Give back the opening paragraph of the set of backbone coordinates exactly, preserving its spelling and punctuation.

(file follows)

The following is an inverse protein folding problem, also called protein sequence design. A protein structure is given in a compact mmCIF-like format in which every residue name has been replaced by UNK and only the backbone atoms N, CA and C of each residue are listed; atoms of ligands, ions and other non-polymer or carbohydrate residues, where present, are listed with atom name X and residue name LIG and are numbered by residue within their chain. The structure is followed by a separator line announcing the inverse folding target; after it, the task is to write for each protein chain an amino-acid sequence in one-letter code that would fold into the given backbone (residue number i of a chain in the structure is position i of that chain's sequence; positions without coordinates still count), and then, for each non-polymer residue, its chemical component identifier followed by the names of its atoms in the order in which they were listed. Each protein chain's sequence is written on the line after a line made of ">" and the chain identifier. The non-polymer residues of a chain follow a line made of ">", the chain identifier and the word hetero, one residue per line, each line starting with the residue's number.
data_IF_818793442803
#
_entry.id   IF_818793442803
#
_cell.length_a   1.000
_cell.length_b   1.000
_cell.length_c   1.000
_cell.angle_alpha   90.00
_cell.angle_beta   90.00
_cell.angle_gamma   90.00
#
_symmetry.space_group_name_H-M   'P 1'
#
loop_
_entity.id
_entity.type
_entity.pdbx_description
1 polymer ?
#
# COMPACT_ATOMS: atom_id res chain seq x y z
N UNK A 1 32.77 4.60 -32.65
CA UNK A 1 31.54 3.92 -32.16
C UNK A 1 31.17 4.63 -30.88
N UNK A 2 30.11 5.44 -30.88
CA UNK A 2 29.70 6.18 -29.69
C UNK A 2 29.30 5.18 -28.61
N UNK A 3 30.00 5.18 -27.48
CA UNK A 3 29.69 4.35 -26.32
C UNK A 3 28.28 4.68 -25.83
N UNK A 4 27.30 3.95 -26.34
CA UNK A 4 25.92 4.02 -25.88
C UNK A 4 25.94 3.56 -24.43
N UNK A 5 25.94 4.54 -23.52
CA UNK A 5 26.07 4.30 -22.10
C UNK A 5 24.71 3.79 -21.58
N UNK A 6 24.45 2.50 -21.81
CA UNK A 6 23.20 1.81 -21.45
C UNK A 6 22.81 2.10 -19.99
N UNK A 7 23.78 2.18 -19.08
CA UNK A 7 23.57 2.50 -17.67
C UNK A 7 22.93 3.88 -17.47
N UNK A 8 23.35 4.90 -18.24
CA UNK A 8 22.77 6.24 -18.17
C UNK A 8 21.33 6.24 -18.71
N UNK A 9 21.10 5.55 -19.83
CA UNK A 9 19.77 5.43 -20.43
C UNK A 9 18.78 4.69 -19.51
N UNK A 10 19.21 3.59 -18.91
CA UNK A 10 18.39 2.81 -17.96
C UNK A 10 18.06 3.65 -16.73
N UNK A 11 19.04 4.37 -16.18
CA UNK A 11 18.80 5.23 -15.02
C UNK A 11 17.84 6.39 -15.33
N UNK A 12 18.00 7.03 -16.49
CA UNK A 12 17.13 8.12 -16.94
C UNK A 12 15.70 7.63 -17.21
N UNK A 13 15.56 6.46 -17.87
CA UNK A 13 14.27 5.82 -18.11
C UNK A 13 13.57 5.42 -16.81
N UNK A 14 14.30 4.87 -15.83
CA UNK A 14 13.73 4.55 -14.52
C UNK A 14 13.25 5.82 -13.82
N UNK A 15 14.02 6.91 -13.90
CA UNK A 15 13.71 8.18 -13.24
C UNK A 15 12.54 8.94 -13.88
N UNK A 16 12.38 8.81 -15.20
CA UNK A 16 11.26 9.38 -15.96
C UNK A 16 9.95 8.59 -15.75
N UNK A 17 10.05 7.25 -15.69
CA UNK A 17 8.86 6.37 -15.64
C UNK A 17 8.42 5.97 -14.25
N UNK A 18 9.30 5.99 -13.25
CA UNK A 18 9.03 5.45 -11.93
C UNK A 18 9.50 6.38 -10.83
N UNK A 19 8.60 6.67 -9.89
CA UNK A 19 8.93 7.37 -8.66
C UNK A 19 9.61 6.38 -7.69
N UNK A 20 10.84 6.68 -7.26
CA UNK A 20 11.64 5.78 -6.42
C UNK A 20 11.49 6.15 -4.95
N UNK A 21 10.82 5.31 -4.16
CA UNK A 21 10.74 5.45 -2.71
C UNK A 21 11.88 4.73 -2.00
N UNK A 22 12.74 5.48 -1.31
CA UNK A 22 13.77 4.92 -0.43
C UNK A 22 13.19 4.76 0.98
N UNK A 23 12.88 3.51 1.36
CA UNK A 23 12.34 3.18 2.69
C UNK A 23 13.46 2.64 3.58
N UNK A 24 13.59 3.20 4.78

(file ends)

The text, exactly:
The following is an inverse protein folding problem, also called protein sequence design. A protein structure is given in a compact mmCIF-like format in which every residue name has been replaced by UNK and only the backbone atoms N, CA and C of each residue are listed; atoms of ligands, ions and other non-polymer or carbohydrate residues, where present, are listed with atom name X and residue name LIG and are numbered by residue within their chain. The structure is followed by a separator line announcing the inverse folding target; after it, the task is to write for each protein chain an amino-acid sequence in one-letter code that would fold into the given backbone (residue number i of a chain in the structure is position i of that chain's sequence; positions without coordinates still count), and then, for each non-polymer residue, its chemical component identifier followed by the names of its atoms in the order in which they were listed. Each protein chain's sequence is written on the line after a line made of ">" and the chain identifier. The non-polymer residues of a chain follow a line made of ">", the chain identifier and the word hetero, one residue per line, each line starting with the residue's number.